More than once has reported on the accumulation of animals (animal hoarding) also known as “Noah’s ark syndrome”, and dealt with cases of people, such as Glynne Sutcliffe or Teresa and Joanna Steadman, who have taken many, too many animals into their homes without having the means to support them adequately. The phenomenon known as hoarding is, however, more complex than it seems: there are many useful signs to identify it and many are the causes that lead an individual to accumulate animals.

There is a tendency to talk about animal hoarding or accumulation of animals when an individual hosts more than the average number of pets in the house and sometimes is not even aware of the exact number, is not able to provide them with the necessary veterinary care and food to keep them healthy and denies being in difficulty with the management of animals, claiming instead to be taking care of them adequately. Those who practice this behavior are called hoarders or animal accumulators.

The coexistence of these three factors is the basis from which to recognise a case of hoarding, since the mere presence of a good number of animals in itself is a necessary but not sufficient condition; after all, in this way all animal welfare associations would automatically be condemned.

What is important to point out from the outset is that the accumulation of animals is a crime that forms part of animal mistreatment, however well-intentioned it may sometimes be.

There are, then, further signs of a case of hoarding.

  1. The facility in which the animals are kept is damaged and has, for example, broken windows or malfunctioning fixtures.
  2. The suspected hoarding of animals is kept on the edge of its community, or even isolated from it. In addition, he presents himself as a neglected person who does not take care of himself and is therefore dirty, poorly dressed or constantly ill.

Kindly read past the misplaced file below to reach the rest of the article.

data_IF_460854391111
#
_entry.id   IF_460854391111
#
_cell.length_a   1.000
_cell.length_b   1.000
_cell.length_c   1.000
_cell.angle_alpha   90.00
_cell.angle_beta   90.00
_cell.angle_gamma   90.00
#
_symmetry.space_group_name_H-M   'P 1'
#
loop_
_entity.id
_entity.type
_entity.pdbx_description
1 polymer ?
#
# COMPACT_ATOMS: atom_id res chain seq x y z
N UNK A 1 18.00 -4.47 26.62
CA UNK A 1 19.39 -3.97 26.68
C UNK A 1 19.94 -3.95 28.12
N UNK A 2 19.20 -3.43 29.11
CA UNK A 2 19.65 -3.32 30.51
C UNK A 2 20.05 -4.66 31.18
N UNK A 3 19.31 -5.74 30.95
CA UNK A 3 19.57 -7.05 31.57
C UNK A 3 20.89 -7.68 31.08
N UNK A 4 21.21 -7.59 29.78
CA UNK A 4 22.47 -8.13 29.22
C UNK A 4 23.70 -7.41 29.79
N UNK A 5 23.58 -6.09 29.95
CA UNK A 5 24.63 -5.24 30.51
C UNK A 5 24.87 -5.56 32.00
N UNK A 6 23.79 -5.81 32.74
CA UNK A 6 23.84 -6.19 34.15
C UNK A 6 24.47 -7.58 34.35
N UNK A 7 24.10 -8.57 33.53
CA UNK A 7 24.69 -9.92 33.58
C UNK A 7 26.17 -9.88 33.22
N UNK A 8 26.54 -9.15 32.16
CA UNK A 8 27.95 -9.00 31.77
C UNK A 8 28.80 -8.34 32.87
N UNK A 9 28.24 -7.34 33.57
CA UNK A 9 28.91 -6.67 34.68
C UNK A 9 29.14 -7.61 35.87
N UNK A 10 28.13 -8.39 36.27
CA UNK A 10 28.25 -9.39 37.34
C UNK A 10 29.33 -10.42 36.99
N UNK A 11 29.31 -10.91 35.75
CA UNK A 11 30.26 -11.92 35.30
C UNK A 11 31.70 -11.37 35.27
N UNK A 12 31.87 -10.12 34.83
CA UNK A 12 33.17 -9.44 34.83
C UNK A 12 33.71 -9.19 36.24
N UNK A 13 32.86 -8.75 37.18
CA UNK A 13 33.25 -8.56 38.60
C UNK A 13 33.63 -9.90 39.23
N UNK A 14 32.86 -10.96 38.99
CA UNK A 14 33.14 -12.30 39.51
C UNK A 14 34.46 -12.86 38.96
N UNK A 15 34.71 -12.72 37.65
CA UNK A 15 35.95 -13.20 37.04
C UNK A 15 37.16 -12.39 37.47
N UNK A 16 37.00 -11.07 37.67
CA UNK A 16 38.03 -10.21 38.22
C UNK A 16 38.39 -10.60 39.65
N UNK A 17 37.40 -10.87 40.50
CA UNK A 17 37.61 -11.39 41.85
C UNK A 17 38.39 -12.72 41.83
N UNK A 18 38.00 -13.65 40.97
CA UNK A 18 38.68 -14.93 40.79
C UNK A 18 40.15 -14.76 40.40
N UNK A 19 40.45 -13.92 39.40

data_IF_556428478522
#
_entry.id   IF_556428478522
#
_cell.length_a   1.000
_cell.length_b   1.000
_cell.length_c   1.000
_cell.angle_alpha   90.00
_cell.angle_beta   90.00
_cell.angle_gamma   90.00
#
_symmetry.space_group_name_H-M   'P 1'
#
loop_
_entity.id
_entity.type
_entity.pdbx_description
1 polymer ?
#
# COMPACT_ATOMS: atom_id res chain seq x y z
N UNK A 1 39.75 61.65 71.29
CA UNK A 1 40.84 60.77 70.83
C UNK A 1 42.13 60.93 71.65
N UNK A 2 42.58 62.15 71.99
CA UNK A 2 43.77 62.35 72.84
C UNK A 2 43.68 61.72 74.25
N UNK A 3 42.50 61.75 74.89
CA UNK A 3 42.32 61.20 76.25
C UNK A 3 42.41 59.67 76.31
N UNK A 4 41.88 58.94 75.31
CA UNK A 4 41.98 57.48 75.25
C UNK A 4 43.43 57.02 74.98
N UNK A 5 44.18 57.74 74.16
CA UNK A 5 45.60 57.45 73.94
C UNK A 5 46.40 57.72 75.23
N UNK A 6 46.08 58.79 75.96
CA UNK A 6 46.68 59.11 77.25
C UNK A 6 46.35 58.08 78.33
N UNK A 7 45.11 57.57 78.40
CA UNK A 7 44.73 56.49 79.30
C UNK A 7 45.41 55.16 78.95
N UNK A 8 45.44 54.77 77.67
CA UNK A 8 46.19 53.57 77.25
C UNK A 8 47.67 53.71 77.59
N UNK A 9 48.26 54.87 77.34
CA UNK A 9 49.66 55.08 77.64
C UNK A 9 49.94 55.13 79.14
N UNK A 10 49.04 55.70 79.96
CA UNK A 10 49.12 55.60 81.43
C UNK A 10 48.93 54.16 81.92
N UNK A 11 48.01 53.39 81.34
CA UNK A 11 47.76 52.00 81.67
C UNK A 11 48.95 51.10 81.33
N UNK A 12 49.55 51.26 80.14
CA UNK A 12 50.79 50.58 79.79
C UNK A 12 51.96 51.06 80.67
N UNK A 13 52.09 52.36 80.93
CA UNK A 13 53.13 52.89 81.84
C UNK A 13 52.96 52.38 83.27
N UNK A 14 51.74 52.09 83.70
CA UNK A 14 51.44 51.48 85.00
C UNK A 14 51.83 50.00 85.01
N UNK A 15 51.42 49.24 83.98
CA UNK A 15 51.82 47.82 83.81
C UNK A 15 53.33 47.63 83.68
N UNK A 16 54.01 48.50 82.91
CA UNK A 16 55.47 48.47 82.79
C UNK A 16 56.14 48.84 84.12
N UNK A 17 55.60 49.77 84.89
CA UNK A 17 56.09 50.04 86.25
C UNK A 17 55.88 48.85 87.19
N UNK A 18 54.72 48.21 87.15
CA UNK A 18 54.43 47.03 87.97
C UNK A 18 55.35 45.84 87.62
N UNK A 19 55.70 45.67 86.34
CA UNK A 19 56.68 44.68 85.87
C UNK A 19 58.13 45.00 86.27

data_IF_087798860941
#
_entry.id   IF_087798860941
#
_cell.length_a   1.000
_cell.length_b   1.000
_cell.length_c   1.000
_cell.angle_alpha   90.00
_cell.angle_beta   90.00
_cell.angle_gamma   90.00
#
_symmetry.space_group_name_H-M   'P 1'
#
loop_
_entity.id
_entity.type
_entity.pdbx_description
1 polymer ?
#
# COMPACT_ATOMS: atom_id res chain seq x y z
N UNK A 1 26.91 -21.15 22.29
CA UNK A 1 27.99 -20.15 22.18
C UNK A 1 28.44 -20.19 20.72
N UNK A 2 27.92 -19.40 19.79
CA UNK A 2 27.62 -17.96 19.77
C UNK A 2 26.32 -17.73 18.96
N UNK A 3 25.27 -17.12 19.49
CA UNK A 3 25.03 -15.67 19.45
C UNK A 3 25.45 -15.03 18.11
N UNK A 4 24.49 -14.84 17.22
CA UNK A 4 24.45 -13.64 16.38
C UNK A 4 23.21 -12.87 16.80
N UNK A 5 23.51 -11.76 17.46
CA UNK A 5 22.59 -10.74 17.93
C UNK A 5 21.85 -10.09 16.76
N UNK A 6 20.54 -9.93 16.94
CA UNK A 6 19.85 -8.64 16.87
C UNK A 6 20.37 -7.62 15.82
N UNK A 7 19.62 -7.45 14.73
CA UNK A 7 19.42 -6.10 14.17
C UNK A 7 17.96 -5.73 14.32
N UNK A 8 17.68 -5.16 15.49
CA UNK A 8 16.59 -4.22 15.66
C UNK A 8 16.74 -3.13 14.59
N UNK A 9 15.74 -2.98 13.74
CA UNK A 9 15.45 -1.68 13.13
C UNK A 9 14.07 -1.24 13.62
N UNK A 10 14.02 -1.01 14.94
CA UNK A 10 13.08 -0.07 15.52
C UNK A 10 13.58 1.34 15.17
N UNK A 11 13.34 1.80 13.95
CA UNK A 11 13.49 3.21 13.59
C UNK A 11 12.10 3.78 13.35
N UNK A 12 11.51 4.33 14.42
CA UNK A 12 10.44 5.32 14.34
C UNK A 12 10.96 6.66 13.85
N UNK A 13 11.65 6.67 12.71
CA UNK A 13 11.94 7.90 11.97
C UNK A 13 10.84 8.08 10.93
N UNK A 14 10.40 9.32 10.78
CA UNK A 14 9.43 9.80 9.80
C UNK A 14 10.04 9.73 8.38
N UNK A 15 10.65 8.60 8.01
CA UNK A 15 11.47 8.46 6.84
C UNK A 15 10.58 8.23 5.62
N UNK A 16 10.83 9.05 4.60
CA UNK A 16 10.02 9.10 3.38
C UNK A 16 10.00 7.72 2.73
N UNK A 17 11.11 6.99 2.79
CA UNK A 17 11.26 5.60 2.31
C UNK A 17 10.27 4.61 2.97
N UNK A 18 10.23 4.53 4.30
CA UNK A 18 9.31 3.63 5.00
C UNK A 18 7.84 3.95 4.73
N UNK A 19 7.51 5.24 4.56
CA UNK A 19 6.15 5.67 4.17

This is, finally, what anyone might notice inside the house of a hoarder.

  1. A significant smell of ammonia.
  2. The presence of dry faeces, urine and vomit on the floor.
  3. Emaciated and thinned animals, in poor health, which are lethargic, uncomfortable and not very used to socializing.

This means that animals in the hands of an accumulator of animals suffer hunger and thirst, are attacked by parasites, which are known to proliferate in dirt, contract diseases and often share too little space. They are, in a word, the object of maltreatment.

In some cases, also some associations are nothing else than groups of accumulating animals gathered together. Particular caution should be exercised if the association we contacted refuses to take us to the facility where the animals are kept, and the meeting with the chosen dog or cat takes place instead in “solitary” areas such as parking lots or little frequented street corners. Another sign to pay attention to is listlessness in carrying out adoptions, as well as a tendency to be evasive about the number of animals housed and other details regarding the association.

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